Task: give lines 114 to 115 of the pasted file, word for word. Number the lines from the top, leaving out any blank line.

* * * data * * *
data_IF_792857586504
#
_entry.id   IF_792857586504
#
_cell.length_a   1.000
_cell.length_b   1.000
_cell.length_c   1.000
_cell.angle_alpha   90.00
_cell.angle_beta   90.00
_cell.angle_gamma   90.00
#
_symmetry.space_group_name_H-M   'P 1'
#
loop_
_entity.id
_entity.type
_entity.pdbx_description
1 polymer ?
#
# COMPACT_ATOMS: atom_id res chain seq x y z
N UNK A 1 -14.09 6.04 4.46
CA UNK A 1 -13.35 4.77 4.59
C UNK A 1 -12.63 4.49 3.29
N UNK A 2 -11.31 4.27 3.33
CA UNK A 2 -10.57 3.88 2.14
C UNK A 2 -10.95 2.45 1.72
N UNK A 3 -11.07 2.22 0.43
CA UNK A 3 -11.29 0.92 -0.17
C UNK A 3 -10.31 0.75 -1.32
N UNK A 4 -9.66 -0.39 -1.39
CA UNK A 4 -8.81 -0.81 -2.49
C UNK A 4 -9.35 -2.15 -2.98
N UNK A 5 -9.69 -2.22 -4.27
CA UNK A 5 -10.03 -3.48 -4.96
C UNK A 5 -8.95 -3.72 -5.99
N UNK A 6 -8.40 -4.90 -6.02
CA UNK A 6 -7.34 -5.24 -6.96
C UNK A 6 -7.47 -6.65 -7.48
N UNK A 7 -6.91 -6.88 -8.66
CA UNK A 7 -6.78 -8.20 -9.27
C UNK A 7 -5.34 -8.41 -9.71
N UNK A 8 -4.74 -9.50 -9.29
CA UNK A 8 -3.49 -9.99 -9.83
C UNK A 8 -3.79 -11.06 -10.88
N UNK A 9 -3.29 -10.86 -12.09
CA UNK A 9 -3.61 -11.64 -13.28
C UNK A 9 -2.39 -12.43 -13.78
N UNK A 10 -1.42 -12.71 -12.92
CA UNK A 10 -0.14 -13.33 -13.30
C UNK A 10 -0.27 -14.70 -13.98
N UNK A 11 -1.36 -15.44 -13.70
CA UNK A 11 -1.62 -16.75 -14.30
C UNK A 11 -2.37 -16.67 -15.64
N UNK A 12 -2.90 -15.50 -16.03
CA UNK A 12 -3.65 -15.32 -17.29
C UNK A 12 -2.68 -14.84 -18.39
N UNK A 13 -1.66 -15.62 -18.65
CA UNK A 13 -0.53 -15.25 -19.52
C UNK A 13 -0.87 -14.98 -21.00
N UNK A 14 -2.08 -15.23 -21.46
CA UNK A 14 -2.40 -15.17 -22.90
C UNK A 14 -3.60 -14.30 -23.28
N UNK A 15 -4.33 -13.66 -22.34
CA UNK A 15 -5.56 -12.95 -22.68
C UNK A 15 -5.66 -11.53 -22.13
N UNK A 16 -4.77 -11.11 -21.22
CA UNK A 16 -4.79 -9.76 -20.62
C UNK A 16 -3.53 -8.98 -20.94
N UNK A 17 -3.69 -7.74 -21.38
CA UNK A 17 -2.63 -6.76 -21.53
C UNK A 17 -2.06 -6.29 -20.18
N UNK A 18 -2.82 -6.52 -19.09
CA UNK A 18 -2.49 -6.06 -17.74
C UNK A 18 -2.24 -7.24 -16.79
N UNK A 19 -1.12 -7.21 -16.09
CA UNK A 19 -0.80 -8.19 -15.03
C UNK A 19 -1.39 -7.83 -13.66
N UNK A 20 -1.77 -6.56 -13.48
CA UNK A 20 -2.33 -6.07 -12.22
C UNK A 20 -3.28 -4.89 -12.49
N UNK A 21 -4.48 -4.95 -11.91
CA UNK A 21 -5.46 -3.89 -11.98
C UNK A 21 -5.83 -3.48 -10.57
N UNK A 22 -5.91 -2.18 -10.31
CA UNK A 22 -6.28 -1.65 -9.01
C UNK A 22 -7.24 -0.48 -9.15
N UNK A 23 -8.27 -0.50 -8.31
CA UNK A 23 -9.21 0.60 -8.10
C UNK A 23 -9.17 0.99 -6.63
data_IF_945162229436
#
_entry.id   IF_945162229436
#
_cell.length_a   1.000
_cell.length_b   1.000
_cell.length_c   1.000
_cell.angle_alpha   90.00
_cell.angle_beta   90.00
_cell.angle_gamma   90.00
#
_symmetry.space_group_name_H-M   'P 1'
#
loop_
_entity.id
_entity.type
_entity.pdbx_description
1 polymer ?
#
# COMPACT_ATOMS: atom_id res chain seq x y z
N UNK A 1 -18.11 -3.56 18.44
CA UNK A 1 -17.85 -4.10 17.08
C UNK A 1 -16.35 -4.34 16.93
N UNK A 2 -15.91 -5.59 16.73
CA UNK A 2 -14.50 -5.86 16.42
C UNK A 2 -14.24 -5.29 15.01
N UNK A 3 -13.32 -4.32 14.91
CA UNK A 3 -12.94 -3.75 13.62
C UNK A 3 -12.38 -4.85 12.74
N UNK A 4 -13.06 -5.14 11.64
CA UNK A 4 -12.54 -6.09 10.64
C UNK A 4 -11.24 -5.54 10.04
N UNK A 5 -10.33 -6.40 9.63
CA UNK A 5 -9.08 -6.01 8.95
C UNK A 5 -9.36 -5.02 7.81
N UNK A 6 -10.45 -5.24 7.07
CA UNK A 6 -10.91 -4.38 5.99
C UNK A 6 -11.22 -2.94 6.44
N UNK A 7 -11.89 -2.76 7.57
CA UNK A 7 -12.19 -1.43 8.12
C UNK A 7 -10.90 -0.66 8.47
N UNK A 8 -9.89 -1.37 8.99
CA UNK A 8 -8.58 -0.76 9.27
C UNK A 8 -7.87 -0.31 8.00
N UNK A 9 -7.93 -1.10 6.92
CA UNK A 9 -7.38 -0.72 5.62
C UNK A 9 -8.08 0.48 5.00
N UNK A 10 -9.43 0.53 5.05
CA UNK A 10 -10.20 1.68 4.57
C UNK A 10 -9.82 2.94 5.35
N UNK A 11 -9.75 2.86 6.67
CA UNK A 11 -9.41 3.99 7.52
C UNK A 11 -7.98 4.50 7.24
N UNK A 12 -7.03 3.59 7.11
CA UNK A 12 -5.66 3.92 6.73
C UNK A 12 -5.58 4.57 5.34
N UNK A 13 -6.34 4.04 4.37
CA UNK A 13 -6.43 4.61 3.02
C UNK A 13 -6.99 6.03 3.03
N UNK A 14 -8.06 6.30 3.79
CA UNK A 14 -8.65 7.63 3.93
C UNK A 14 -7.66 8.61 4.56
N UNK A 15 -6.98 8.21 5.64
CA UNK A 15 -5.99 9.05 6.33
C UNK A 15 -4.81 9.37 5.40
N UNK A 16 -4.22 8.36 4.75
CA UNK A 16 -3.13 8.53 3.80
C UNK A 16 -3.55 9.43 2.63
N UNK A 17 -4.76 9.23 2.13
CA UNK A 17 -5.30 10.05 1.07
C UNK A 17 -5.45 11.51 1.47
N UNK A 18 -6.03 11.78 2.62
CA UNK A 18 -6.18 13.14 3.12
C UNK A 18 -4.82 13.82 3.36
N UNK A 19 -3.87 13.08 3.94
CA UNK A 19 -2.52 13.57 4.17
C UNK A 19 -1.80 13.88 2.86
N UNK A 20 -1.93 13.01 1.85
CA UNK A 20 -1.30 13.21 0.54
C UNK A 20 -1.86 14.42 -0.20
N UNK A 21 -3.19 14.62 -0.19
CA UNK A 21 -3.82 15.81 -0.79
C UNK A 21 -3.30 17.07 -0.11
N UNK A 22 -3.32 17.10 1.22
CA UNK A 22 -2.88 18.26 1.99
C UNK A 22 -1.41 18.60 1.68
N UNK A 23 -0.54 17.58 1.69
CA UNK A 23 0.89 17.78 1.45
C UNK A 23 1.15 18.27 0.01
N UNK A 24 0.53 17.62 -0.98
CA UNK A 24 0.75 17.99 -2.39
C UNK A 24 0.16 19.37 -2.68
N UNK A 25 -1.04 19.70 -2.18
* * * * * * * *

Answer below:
CA UNK A 2 -14.50 -5.86 16.42
C UNK A 2 -14.24 -5.29 15.01